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Western Australian Language Services Policy 2014 and Guidelines
Working with an interpreter on-site

Finding an interpreter

The Department of Finance has developed a Common Use Arrangement (CUA) for Interpreting and Translating Services, CUAITS2012, to provide services to Western Australian Government agencies, Public Benevolent Institutions and other users approved by the State Supply Commission. Agencies and approved users may ‘pick and buy’ from the contractors on the CUA.

The CUA covers three categories:

  • Culturally and linguistically diverse languages
  • Indigenous Australian languages
  • Auslan (Australian Sign Language).

Further information and an order form can be obtained from the Department of Finance Contracts WA website.

Agencies are strongly encouraged to use the CUA, however, where not practical or reasonable for operational purposes, agencies may buy off-contract. In this case, accredited interpreters can be found using the National Accreditation Authority for Translators and Interpreters (NAATI) Online Directory of credentialed practitioners of interpreting and translating. Professional associations also maintain online directories available at www.ausit.org or www.waiti.org.au. You could also contact the Independent Practising Interpreters Association (IPIA).

Professional interpreting and translating services are also listed in the Yellow Pages. Note that commitment to a professional, accurate and quality service is best assured through working with tertiary qualified and/or NAATI certified interpreters.

Before contacting the interpreting and translating service

The nature of the situation will impact on the desired level of qualification or credential. Complex situations, which may have serious implications for the person and the public sector agency, should be undertaken by the most qualified interpreter available.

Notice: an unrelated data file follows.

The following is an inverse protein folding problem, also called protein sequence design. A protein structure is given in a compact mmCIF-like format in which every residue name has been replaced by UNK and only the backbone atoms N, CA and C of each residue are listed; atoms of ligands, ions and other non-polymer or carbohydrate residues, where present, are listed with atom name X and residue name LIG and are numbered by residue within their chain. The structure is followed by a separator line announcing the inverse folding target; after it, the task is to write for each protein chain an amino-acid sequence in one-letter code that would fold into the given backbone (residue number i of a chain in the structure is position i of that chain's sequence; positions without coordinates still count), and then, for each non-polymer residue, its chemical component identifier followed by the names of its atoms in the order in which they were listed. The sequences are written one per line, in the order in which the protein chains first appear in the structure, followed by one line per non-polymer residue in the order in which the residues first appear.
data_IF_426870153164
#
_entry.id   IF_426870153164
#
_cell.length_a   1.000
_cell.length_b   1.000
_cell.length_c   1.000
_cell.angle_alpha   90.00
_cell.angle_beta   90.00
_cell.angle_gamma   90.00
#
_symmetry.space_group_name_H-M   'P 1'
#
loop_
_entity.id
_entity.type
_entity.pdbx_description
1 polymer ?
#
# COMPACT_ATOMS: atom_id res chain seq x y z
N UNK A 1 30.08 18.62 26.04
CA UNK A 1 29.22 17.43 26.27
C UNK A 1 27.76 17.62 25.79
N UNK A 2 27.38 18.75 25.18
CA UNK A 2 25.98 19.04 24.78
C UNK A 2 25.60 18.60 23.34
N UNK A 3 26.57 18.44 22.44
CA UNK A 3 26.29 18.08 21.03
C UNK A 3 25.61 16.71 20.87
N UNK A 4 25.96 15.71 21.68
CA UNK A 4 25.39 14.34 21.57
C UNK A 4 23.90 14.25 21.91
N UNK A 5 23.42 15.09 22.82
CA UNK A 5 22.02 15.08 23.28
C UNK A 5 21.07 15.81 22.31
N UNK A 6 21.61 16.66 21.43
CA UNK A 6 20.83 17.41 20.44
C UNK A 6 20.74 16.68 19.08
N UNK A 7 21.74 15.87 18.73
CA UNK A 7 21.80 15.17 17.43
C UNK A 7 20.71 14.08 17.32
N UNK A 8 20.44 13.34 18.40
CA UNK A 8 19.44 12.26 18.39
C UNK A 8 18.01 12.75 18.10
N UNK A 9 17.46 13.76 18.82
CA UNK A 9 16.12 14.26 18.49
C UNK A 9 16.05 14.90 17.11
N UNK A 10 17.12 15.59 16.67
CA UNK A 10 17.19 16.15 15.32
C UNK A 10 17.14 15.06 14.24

In most cases, the interpreting and translating service will be in a position to assess the qualification or credential level required for a particular situation. It is therefore critical that as much information as possible about the assignment is provided when requesting an interpreter. The following are some points to consider. The CUA Buyers Guide includes an appropriate order form.

Situation

  • Subject matter and purpose of the event.
  • Domain—for example, community, business, diplomatic.
  • Setting—such as health, law, education (be as specific as possible; for example, if it is a health setting, whether it is an emergency department, operating room or home visit).
  • Type of event—for example, interview, meeting, court appearance, conference:
    • for court requests, a list of all parties involved in the case will assist an interpreter to determine whether to accept or reject the assignment to avoid cultural conflict
    • for medical or legal cases, specific details about the case will assist an interpreter to determine whether to accept or reject an assignment, based on the sex of the patient/client and cultural appropriateness of the subject matter.
  • Length and nature of the assignment in case, for occupational health and safety reasons, more than one interpreter is needed.

Client

  • Number of people requiring interpreting services.
  • Client/s community/ies.
  • Language/s spoken, including any regional variation. It may be important to identify the country of birth. For example, Arabic spoken in Somalia or Sudan will be different from Arabic spoken in Iraq or Lebanon.
  • Client/s preferred interpreter/s.
  • Cultural, religious and/or gender issues.
  • Age of client/s.
  • If the client is Indigenous, their skin group.

Location

  • Correct address for the assignment (and map/details if required).
  • Available parking.

Technical/administrative requirements

  • Mode of interpreting (consecutive or simultaneous).